LP has made zero money, but you have a [unintelligible . But I think that the narrative about price to book value has followed the more recent performance of it, which has been terrible. And then, prior to that, you have to go back to to see this level of underperformance. But that seems to be the— narrative is almost pervasive now that value investing is just a ridiculous concept.
Talking about is value dead, and I know you recently had a pod with with Cliff Asness, and he was talking about the fact that for seven years—. David: It was justified. This brings into my question, what is value? I think you call that wrong.
Buffett buys it at six and a half times adjusted earnings in But those are the numbers, six or seven times. How do you make money? Well, we make money two ways. One, if someone bids the 7 up, they pay 8, they pay 9, they pay This went from 7 to 6. And even Buffett does this, are equities cheap? They earn a buck, you pay And back to our original endogenous. Okay, you know what? The same way with the treasury, you have this— it comes due in a decade. So, if you go back from to — and Montier did work on this.
And what you have to be careful with— whenever I look at a security or think about a security, you have to think— and this— so much of investing is about the crowd and convincing people of other thing and getting them to believe. Instead of it being invested and speculating as X, I actually think you can break it down at the security level.
Am I okay with this earnings stream accruing to me based on the price I pay? But— this is another thing, and this comes up sometimes when I hear you talk to other managers, we talk about cost to market. He blew it up. You just expressed a view. Well, look, does anyone in our business want the markets to be efficient? Of course not. They have no job. So, wait, you want them to be inefficient just for long enough for you to get a position on?
And then they become somewhat efficient. David: It sounds perfect. And he gets dragged through the mud and fired. You are a deep value guy. And so, I think as a portfolio manager, it does help. If they step out of their box and lose money, how that might look particularly bad? Oh, you bought puts on Tesla? Since when are we put buyers? How are you teaching valuation? How do you think about it? How do you structure evaluation? David: What we do is we— Bruce Greenwald wrote a book years ago, and now Paul Sonkin and Paul Johnson wrote a new book that touches on valuation.
I co-teach with my co-professor, Eric Almeraz, who runs a fund called Apis Capital. And so, what are a few things that are going to resonate? You just talk to— deep value, and you read all the books. So, they will get lucky, essentially when the cycle turns, using no different methodology. That happens too. Value is of mindset, you are a shareholder in a company, you are owning fractional value of a company.
And at no point, technicals aside, you can even add that in. But the point is, you are the owner of a business, you view that cash if they earn it as accruing to you. I think always having that in the back of your mind— Buffett bought Snowflake or Berkshire bought Snowflake. One of the reason I said earlier is talking about how you define value, I mean, Bill Miller was deemed a value investor and is considered a value investment, in the late 90s he was buying tech companies.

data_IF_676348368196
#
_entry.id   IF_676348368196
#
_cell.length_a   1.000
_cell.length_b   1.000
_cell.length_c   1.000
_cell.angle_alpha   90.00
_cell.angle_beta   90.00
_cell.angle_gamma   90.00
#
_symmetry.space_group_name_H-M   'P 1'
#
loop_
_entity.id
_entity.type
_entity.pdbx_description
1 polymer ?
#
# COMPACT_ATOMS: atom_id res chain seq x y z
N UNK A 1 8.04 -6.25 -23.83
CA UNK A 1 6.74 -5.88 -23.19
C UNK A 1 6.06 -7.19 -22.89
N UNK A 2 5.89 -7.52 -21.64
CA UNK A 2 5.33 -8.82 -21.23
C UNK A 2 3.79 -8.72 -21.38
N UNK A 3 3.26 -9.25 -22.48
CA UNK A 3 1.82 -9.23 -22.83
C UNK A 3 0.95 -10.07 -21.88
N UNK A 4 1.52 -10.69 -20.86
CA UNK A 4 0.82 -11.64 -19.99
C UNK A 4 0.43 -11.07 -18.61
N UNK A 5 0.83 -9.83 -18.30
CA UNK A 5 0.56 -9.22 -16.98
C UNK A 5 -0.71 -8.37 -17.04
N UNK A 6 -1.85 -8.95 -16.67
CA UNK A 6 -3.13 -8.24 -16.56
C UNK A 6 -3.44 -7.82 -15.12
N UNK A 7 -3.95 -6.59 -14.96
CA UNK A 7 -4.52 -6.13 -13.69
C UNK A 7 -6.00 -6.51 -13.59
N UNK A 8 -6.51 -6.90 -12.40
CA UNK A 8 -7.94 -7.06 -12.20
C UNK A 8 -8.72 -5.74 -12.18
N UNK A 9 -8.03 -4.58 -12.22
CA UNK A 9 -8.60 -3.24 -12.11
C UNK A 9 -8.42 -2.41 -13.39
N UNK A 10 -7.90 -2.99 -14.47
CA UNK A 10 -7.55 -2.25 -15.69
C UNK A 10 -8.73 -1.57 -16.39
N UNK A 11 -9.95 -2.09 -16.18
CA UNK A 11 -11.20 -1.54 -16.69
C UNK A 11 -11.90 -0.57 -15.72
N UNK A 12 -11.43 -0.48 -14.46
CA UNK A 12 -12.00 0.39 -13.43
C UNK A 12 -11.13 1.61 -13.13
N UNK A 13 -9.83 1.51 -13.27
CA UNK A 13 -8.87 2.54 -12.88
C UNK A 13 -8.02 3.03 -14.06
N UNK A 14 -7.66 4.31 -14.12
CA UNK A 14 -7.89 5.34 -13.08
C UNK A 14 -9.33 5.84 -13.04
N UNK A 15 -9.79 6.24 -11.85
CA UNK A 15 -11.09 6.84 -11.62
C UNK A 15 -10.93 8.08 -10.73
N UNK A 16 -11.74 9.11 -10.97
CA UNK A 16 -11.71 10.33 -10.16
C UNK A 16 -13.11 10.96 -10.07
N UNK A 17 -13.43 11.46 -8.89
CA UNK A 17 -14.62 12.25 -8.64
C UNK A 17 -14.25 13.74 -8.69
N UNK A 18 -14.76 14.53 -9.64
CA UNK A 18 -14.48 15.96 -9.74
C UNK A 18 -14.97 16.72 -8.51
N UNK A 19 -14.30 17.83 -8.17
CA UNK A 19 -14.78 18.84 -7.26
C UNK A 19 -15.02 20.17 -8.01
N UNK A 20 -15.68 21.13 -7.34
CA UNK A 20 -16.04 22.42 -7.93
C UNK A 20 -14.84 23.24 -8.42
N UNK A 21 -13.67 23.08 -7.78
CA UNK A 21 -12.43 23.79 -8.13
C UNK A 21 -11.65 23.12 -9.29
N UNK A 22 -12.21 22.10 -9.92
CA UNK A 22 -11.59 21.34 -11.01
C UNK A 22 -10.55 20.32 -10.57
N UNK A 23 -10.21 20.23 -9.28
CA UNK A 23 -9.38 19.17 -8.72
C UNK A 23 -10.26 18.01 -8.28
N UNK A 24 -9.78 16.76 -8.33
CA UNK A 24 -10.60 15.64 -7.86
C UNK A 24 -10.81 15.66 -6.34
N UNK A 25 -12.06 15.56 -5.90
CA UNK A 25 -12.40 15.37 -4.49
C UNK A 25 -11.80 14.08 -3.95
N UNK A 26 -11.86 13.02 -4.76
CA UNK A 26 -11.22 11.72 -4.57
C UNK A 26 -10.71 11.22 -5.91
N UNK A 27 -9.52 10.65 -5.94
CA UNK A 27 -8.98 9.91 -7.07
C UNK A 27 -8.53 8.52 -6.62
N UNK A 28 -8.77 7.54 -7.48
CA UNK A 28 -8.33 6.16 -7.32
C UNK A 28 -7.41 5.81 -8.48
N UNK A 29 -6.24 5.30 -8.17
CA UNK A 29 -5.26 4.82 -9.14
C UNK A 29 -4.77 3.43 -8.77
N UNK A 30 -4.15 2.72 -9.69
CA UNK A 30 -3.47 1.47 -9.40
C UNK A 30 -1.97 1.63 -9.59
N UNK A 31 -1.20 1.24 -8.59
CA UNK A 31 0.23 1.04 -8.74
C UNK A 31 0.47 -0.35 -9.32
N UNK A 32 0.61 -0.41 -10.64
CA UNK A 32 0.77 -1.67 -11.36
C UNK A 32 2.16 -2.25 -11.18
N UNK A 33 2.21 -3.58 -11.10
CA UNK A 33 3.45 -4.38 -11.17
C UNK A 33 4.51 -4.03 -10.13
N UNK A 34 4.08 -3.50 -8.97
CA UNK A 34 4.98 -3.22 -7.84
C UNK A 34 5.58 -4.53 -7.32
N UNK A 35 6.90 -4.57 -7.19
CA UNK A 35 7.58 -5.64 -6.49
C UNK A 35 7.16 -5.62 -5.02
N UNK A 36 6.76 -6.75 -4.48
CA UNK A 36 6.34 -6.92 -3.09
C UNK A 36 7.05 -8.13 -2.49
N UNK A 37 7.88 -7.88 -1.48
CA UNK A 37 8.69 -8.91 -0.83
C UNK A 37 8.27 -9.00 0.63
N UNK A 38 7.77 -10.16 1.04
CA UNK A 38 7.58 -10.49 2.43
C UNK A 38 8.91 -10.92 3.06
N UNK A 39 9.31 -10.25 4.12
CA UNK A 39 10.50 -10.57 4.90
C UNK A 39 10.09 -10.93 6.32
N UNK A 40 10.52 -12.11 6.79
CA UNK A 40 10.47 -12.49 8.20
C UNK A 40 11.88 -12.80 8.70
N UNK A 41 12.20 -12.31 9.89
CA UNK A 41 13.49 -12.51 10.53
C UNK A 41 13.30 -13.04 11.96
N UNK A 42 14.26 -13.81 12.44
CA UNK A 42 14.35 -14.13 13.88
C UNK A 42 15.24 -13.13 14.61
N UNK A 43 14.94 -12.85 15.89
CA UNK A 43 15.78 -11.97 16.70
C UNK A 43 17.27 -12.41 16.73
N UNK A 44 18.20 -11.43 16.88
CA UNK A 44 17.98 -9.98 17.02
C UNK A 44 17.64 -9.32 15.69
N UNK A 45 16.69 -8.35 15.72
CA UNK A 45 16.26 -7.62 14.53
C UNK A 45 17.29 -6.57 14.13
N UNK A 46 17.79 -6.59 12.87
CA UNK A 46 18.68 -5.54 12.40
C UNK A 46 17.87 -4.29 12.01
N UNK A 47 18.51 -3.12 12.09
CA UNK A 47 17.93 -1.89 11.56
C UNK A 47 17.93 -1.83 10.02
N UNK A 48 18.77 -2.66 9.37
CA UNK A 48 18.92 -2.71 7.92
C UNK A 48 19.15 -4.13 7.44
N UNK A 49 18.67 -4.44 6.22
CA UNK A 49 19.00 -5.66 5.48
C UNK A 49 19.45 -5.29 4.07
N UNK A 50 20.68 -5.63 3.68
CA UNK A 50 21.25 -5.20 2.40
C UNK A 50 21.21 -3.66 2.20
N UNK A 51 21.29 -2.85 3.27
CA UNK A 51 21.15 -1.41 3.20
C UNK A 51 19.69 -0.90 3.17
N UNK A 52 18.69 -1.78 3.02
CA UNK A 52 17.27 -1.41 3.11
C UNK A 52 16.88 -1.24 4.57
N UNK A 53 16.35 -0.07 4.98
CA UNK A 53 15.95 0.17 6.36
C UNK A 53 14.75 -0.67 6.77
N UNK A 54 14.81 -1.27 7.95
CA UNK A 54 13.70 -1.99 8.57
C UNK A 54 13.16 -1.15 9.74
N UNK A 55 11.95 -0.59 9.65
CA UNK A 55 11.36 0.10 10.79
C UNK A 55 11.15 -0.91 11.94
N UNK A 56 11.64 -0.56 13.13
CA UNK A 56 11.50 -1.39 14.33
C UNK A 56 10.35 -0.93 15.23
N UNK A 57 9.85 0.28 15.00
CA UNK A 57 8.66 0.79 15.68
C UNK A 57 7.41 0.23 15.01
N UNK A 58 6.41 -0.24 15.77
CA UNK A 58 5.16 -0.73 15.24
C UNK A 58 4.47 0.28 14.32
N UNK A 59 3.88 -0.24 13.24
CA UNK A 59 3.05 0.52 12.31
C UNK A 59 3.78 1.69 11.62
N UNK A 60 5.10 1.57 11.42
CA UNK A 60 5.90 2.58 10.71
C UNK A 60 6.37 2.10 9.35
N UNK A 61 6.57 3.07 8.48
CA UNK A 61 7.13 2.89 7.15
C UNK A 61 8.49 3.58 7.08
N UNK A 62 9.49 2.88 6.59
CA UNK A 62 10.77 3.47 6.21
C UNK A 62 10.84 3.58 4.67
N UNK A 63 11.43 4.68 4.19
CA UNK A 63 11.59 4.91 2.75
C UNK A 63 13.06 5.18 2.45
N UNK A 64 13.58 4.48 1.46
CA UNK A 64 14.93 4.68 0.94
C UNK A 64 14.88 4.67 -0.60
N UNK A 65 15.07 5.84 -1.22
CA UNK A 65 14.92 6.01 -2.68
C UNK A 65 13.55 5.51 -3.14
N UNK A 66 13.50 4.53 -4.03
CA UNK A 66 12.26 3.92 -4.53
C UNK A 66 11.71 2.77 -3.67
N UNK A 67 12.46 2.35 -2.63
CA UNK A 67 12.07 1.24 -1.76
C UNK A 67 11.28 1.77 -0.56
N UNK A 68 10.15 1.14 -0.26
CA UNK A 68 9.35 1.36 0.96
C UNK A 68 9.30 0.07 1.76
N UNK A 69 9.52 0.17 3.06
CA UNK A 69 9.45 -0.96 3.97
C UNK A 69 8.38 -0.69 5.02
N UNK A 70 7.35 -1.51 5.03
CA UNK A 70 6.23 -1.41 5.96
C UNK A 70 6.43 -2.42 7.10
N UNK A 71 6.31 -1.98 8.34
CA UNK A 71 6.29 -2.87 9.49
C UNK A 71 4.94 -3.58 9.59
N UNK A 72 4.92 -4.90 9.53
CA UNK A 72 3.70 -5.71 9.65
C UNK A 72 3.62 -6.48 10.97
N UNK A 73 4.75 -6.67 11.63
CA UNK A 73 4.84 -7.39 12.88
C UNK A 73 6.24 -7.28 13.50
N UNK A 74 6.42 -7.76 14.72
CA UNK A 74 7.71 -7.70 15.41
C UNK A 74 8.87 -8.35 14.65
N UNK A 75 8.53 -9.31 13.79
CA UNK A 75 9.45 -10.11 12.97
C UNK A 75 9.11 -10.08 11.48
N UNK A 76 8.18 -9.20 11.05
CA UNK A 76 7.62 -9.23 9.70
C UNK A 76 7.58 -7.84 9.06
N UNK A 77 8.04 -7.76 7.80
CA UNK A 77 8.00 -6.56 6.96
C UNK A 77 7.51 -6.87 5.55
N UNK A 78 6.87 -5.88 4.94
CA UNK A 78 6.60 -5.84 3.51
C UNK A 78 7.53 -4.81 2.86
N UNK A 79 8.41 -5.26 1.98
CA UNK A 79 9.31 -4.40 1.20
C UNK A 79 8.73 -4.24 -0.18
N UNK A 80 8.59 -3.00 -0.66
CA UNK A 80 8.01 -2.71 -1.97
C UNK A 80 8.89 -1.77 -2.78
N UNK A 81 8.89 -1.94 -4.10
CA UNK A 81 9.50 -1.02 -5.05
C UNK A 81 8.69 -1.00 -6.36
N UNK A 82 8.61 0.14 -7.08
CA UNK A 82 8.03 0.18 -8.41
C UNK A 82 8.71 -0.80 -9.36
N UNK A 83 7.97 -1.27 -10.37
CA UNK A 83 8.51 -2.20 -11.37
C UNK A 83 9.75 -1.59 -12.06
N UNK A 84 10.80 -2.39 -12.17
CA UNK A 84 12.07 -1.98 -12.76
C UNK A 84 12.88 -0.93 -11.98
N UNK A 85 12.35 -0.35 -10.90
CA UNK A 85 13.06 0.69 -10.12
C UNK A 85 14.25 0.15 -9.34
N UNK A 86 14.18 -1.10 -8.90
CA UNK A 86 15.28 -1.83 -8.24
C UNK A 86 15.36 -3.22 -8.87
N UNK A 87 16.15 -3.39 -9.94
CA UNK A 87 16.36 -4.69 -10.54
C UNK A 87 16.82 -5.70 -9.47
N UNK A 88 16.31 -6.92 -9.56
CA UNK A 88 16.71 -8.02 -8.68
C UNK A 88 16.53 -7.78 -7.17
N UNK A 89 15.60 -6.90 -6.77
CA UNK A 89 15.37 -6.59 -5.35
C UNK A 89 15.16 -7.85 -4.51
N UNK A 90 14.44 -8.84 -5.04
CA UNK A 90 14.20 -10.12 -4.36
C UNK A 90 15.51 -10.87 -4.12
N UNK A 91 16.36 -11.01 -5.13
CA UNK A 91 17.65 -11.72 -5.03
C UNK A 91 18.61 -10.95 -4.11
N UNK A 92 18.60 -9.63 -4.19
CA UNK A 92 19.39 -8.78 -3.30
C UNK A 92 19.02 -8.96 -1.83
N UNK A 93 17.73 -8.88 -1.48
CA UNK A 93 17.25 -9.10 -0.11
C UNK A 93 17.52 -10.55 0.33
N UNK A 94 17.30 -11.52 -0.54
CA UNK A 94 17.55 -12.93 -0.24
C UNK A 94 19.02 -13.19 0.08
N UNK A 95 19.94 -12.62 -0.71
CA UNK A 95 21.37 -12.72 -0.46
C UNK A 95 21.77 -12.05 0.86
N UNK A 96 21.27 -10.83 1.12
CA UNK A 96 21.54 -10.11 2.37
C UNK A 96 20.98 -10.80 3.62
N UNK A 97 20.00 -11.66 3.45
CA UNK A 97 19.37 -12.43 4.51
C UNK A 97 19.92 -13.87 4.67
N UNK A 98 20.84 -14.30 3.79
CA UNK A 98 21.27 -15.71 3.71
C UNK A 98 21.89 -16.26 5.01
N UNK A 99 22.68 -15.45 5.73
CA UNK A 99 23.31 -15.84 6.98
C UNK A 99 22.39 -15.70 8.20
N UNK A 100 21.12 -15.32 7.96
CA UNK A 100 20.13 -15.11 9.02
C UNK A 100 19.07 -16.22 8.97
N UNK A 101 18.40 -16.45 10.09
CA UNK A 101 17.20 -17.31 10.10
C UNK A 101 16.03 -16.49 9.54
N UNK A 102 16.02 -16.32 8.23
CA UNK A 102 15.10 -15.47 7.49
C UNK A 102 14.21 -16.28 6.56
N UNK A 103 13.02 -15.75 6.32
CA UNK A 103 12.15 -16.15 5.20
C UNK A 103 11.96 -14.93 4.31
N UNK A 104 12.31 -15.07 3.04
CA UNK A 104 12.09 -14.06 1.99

I know how they look. I know 25 looks bad, but I also have a good idea or some confidence in how it will look in five years. We try to expose them to all that. William E. Simon, Jr. With another academic year under our belts and a new one about to begin, we are excited to share with you our third annual Benjamin Graham Value Investing Newsletter!
We hope you will be encouraged by what you read, as we could never have achieved such a high level of success without your hard work and commitment along the way. We could not be more grateful for all the hours they spent to produce such an informative and attractive newsletter. Here, Mr. On the right is the letter Mr. The Benjamin Graham Value Investing Program is intended to prepare undergraduates for a wide range of careers in which they will be faced with the challenge of evaluating investment opportunities and making active decisions to direct capital to enhance value.
Such careers include high level executive positions within companies, careers in alternative investment firms such as private equity or distressed debt firms, or in actively managed mutual funds. A student graduating from this program will be able to understand the full set of fundamental economic and strategic forces that favor or disfavor a particular investment opportunity from both a theoretical and historical perspective.
E-mail: hmhernandez econ. E-mail: twinston econ.
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Creating Strategic Value: Applying Value Investing Principles to Corporate Published by: Columbia University Press, Columbia Business School Publishing. A guide to Columbia Business School, covering academics, class profile, with MBA students are Applied Value Investing, Family Business Management. VALUE INVESTING Tano Santos David L. and Elsie M. Dodd Professor of FinanceColumbia Business SchoolHeilbrunn Center for Graham & Dodd InvestmentValue.